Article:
Wynn Fricke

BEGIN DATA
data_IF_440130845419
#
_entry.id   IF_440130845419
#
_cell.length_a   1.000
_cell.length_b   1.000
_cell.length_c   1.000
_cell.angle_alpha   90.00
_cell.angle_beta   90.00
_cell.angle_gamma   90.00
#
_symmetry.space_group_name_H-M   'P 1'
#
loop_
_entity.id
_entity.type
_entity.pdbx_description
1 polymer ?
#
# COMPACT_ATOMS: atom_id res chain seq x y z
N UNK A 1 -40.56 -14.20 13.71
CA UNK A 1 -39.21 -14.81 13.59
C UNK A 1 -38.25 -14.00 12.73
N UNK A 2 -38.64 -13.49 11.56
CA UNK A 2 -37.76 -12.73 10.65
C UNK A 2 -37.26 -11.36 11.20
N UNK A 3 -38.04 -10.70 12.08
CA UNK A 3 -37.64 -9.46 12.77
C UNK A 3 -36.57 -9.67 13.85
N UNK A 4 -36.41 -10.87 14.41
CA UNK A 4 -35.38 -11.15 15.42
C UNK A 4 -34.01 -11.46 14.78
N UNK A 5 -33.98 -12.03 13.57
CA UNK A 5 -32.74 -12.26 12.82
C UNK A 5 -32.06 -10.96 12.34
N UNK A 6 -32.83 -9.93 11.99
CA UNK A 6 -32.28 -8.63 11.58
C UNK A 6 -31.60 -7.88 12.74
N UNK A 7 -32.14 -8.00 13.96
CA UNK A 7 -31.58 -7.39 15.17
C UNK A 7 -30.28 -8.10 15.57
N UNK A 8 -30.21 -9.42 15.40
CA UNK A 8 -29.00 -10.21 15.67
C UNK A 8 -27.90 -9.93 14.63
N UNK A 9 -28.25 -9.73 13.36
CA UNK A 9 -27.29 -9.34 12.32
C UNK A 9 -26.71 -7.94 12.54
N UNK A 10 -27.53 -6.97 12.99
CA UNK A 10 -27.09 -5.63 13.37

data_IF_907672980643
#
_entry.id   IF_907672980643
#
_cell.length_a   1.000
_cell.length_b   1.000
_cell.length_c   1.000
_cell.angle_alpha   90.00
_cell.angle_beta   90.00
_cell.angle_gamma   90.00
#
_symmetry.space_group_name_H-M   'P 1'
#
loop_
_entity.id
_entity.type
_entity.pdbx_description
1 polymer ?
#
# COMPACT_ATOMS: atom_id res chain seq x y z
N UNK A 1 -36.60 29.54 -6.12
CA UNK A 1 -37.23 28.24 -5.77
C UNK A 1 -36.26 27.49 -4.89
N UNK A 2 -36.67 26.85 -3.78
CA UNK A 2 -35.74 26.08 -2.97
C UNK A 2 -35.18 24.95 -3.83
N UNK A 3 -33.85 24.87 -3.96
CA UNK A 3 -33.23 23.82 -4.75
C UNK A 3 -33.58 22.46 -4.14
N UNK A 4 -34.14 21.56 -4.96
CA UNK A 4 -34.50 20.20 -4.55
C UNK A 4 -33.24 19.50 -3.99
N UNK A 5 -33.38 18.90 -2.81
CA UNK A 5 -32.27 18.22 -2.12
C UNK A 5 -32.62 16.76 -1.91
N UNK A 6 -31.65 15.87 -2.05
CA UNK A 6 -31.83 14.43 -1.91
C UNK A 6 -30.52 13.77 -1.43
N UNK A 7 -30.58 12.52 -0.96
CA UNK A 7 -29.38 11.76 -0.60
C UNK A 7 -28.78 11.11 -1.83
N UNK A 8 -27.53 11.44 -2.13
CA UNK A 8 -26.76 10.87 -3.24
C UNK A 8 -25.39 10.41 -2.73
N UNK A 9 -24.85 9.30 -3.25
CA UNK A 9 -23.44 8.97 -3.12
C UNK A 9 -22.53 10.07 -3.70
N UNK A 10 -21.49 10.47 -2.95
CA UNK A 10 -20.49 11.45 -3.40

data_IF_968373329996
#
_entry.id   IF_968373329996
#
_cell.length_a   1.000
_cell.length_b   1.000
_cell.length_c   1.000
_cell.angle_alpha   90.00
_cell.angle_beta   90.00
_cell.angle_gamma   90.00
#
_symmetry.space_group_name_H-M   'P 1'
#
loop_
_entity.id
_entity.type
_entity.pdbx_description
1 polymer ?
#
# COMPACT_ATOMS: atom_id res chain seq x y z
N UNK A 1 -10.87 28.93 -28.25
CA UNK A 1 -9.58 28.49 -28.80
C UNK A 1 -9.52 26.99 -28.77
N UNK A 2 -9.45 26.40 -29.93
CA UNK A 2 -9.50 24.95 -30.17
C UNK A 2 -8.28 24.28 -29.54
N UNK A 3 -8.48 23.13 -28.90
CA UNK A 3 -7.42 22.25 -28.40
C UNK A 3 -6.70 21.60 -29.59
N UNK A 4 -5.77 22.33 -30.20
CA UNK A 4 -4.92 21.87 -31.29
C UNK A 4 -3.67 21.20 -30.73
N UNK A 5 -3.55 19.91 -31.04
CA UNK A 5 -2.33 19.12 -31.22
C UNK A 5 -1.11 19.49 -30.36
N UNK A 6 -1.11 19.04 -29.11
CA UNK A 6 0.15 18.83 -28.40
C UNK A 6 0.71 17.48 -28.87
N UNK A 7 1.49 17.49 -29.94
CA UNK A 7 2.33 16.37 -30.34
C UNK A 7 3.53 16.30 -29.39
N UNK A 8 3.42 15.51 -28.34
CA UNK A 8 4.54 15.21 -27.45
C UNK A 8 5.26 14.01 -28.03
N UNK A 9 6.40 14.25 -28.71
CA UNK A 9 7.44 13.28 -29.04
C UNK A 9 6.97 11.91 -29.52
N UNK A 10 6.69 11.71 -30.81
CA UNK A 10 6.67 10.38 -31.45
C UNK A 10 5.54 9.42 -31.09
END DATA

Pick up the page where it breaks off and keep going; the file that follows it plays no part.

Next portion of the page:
Dancers who make the move to choreographer are not always blessed with a smooth transition. Performance depends upon the ability to interpret another's vision with clarity, to communicate intangible ideas through movement. Making dances demands a combination of skills, not the least of which is an understanding of how very different bodies can relate to one another, to music, and to an environment. Choices are made at every turn, determining whether a piece becomes a coherent whole or a string of unfinished thoughts. Wynn Fricke, a splendid dancer in her own right with the Zenon Dance Company, crafts a fully realized style with her Borrowed Bones Dance Theater and through numerous commissions. She premiered the kinetically urgent Two Fridas at the Minnesota Dance Theatre concert in February, sending Peggy Seipp and Christy Coughlin through an emotional spiral that could only have been inspired by Frida Kahlo's internally violent paintings. It's enough to make the viewer believe that Fricke can cast spells through her dancemaking: There is always a hint of the supernatural in her choreography, something boiling, rumbling, and softly breathing under the rough-hewn physical terrain.


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